Do You Need Reef Safe Sunscreen in the Hudson Valley?
Getting ready for summer and thinking about what you need to stock-up on? More than likely, sunscreen is on that list. I was planning a trip to Aruba, and looking over the items to bring list, and there it was. Something that I had never heard of, 'Reef Safe" sunscreen.
What is that? Is it any different than the stuff I already had in the cupboard? As a person who is very fair skinned, I think that I know my way around sun protection. Here is what I found out about reef safe sunscreen, and how challenging it is to get it here in the Hudson Valley, for now.
Why should we care about the "Reef?"
According to Smithsonian magazine, the world has lost more than half its coral reefs since 1950. Why? Pollution of the waters from things like chemicals, plastics, and the warming of ocean waters. Why should we care about these reefs, it's not like they are floating in the Hudson. The reefs are part of vital marine habitats as creatures and organisms live in them. In addition to those reasons, coastlines would degrade, fishing would be impacted, and of course tourism.
What is 'Reef Safe' sunscreen? And how does it help?
Reef safe sunscreen is one that is made with smaller particles of the things that help keep us from getting burned. They also contain a mineral base as opposed to a chemical base. There are certain ingredients to look for on the label which would alert you to that sunscreen not being safe. There is also a logo that reef safe sunscreens have on them. The easiest way to separate the 'good' from the 'safe' is to look for that logo.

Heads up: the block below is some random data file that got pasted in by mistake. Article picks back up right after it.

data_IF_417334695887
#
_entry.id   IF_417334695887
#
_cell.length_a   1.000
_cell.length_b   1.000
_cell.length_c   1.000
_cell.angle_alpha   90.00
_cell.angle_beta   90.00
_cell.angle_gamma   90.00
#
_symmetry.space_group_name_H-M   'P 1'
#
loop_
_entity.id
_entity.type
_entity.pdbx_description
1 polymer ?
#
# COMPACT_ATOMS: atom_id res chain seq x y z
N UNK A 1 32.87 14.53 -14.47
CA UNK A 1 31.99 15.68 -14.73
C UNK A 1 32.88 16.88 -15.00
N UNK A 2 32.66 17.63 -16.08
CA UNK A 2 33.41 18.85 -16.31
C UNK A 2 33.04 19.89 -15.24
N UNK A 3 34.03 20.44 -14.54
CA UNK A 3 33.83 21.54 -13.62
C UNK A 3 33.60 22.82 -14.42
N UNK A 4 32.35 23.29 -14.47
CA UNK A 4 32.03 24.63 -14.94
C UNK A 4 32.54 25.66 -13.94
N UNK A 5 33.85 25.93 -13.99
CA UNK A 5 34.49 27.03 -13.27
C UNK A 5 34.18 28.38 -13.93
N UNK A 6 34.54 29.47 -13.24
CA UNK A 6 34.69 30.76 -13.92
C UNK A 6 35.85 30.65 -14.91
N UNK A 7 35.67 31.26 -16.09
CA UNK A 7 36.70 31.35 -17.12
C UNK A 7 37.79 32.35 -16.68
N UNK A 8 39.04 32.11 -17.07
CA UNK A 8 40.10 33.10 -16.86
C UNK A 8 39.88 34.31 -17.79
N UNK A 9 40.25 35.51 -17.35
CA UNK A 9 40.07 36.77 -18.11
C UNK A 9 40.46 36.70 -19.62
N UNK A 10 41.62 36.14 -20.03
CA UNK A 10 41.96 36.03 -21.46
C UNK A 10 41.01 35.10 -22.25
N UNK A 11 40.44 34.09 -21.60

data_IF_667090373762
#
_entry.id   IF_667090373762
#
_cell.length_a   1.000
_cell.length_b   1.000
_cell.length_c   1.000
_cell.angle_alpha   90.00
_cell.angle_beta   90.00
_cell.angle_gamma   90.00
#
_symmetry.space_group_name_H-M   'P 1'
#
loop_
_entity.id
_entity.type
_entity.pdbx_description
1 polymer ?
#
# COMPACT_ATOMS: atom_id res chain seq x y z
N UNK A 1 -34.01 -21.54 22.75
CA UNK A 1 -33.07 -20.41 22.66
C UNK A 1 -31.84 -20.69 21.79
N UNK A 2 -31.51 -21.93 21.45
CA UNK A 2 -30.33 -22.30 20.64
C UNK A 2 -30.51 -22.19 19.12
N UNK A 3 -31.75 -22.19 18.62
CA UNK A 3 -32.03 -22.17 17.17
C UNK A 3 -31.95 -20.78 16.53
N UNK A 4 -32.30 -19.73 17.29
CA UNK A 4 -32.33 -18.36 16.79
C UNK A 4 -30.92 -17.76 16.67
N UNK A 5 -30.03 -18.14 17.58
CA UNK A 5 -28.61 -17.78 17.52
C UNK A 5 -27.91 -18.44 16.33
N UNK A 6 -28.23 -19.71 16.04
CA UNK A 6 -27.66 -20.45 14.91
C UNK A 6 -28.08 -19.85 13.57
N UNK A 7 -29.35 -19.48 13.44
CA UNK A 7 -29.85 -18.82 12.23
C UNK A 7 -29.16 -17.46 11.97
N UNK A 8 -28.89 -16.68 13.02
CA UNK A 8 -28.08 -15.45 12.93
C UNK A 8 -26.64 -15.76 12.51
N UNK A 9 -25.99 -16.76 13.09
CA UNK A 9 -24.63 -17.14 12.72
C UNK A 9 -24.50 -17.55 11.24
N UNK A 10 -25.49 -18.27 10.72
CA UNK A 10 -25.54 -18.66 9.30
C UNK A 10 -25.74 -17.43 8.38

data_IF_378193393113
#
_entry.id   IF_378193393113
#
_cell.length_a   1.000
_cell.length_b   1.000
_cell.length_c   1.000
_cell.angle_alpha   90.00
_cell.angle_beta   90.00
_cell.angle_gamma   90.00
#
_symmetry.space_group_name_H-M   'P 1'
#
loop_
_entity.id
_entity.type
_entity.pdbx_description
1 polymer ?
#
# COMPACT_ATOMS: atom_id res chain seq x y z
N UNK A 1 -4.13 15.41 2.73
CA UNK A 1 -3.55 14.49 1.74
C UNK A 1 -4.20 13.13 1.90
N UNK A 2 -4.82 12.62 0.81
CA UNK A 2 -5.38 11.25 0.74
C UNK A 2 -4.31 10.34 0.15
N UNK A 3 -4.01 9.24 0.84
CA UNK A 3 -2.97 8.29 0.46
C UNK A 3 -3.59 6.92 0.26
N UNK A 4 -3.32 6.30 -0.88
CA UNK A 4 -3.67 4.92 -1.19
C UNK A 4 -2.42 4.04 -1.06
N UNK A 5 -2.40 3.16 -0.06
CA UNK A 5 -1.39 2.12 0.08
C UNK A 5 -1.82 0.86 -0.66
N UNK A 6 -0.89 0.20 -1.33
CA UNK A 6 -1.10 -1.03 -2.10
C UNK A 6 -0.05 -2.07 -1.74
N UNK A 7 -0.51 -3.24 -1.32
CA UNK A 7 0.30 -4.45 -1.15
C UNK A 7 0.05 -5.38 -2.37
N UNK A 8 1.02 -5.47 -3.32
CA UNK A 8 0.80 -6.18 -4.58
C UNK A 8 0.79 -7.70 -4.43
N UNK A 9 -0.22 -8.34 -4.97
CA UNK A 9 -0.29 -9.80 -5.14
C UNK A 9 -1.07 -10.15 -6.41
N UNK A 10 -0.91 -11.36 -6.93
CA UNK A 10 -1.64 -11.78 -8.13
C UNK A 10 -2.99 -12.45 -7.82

What are the chemicals to avoid in sunscreens?
The chemicals you want to avoid in your sunscreen, from savethereef.org, include:
- 4-methylbenzylidene camphor
- Any nanoparticles or “nano-sized” zinc or titanium (if it doesn’t explicitly say “micro-sized” or “non-nano” and it can rub in, it’s probably nano-sized)
- Any form of microplastic, such as “exfoliating beads”
Are these 'reef safe' sunscreens hard to find in the Hudson Valley?
Yes and no. When I went on my trip in 2021, I was able to find one at a specialty outdoor store. As I was looking at the last minute I didn't have the luxury of being able to order online and have it shipped, which opens up more places to get them. Since then, I have been seeing more reef safe options on drug store shelves, like Walgreens and Rite Aid. Enjoy your vacation, feel free to share some pictures. Like the one above of my trip to Aruba.